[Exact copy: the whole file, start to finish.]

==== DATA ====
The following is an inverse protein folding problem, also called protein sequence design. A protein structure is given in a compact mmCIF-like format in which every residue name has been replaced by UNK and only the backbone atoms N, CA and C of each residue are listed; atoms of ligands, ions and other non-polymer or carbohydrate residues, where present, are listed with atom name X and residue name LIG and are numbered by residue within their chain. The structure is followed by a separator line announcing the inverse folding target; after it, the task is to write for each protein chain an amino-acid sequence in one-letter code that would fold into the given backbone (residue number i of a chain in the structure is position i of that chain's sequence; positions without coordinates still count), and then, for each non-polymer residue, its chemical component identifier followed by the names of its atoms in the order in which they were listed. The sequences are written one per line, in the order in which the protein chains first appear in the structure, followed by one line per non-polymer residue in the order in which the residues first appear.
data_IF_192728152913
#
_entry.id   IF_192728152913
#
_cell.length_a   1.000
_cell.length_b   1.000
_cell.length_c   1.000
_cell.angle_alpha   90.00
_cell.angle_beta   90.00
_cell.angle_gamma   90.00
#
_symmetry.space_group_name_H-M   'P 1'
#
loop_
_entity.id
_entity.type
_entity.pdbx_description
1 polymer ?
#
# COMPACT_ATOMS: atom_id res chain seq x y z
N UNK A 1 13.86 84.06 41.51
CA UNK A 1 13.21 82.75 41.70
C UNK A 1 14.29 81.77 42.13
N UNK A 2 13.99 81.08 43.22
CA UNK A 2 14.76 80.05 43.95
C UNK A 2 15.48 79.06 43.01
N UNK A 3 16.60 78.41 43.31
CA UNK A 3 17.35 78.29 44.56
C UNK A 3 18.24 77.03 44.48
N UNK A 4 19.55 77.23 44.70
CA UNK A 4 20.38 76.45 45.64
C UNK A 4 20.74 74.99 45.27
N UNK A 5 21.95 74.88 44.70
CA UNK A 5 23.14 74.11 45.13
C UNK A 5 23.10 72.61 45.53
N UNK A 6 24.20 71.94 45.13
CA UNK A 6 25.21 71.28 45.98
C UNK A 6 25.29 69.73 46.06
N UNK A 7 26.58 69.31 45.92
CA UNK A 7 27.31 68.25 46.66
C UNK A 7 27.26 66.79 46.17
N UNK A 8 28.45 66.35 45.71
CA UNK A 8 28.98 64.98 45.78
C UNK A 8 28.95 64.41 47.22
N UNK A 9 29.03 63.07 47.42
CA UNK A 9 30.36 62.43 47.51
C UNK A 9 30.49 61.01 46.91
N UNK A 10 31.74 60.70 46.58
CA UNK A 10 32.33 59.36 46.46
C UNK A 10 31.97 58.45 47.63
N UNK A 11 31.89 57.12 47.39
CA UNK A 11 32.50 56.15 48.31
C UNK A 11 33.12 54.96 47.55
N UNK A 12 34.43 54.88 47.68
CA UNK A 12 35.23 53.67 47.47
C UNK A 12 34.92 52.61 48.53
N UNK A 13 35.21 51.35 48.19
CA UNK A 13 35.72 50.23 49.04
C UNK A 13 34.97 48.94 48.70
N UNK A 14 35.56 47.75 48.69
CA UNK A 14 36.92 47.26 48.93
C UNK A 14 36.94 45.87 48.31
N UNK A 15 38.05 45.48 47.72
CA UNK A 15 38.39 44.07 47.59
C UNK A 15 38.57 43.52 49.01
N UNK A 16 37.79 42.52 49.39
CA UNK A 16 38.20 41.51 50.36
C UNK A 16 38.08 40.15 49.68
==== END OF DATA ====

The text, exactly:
The following is an inverse protein folding problem, also called protein sequence design. A protein structure is given in a compact mmCIF-like format in which every residue name has been replaced by UNK and only the backbone atoms N, CA and C of each residue are listed; atoms of ligands, ions and other non-polymer or carbohydrate residues, where present, are listed with atom name X and residue name LIG and are numbered by residue within their chain. The structure is followed by a separator line announcing the inverse folding target; after it, the task is to write for each protein chain an amino-acid sequence in one-letter code that would fold into the given backbone (residue number i of a chain in the structure is position i of that chain's sequence; positions without coordinates still count), and then, for each non-polymer residue, its chemical component identifier followed by the names of its atoms in the order in which they were listed. The sequences are written one per line, in the order in which the protein chains first appear in the structure, followed by one line per non-polymer residue in the order in which the residues first appear.
data_IF_192728152913
#
_entry.id   IF_192728152913
#
_cell.length_a   1.000
_cell.length_b   1.000
_cell.length_c   1.000
_cell.angle_alpha   90.00
_cell.angle_beta   90.00
_cell.angle_gamma   90.00
#
_symmetry.space_group_name_H-M   'P 1'
#
loop_
_entity.id
_entity.type
_entity.pdbx_description
1 polymer ?
#
# COMPACT_ATOMS: atom_id res chain seq x y z
N UNK A 1 13.86 84.06 41.51
CA UNK A 1 13.21 82.75 41.70
C UNK A 1 14.29 81.77 42.13
N UNK A 2 13.99 81.08 43.22
CA UNK A 2 14.76 80.05 43.95
C UNK A 2 15.48 79.06 43.01
N UNK A 3 16.60 78.41 43.31
CA UNK A 3 17.35 78.29 44.56
C UNK A 3 18.24 77.03 44.48
N UNK A 4 19.55 77.23 44.70
CA UNK A 4 20.38 76.45 45.64
C UNK A 4 20.74 74.99 45.27
N UNK A 5 21.95 74.88 44.70
CA UNK A 5 23.14 74.11 45.13
C UNK A 5 23.10 72.61 45.53
N UNK A 6 24.20 71.94 45.13
CA UNK A 6 25.21 71.28 45.98
C UNK A 6 25.29 69.73 46.06
N UNK A 7 26.58 69.31 45.92
CA UNK A 7 27.31 68.25 46.66
C UNK A 7 27.26 66.79 46.17
N UNK A 8 28.45 66.35 45.71
CA UNK A 8 28.98 64.98 45.78
C UNK A 8 28.95 64.41 47.22
N UNK A 9 29.03 63.07 47.42
CA UNK A 9 30.36 62.43 47.51
C UNK A 9 30.49 61.01 46.91
N UNK A 10 31.74 60.70 46.58
CA UNK A 10 32.33 59.36 46.46
C UNK A 10 31.97 58.45 47.63
N UNK A 11 31.89 57.12 47.39
CA UNK A 11 32.50 56.15 48.31
C UNK A 11 33.12 54.96 47.55
N UNK A 12 34.43 54.88 47.68
CA UNK A 12 35.23 53.67 47.47
C UNK A 12 34.92 52.61 48.53
N UNK A 13 35.21 51.35 48.19
CA UNK A 13 35.72 50.23 49.04
C UNK A 13 34.97 48.94 48.70
N UNK A 14 35.56 47.75 48.69
CA UNK A 14 36.92 47.26 48.93
C UNK A 14 36.94 45.87 48.31
N UNK A 15 38.05 45.48 47.72
CA UNK A 15 38.39 44.07 47.59
C UNK A 15 38.57 43.52 49.01
N UNK A 16 37.79 42.52 49.39
CA UNK A 16 38.20 41.51 50.36
C UNK A 16 38.08 40.15 49.68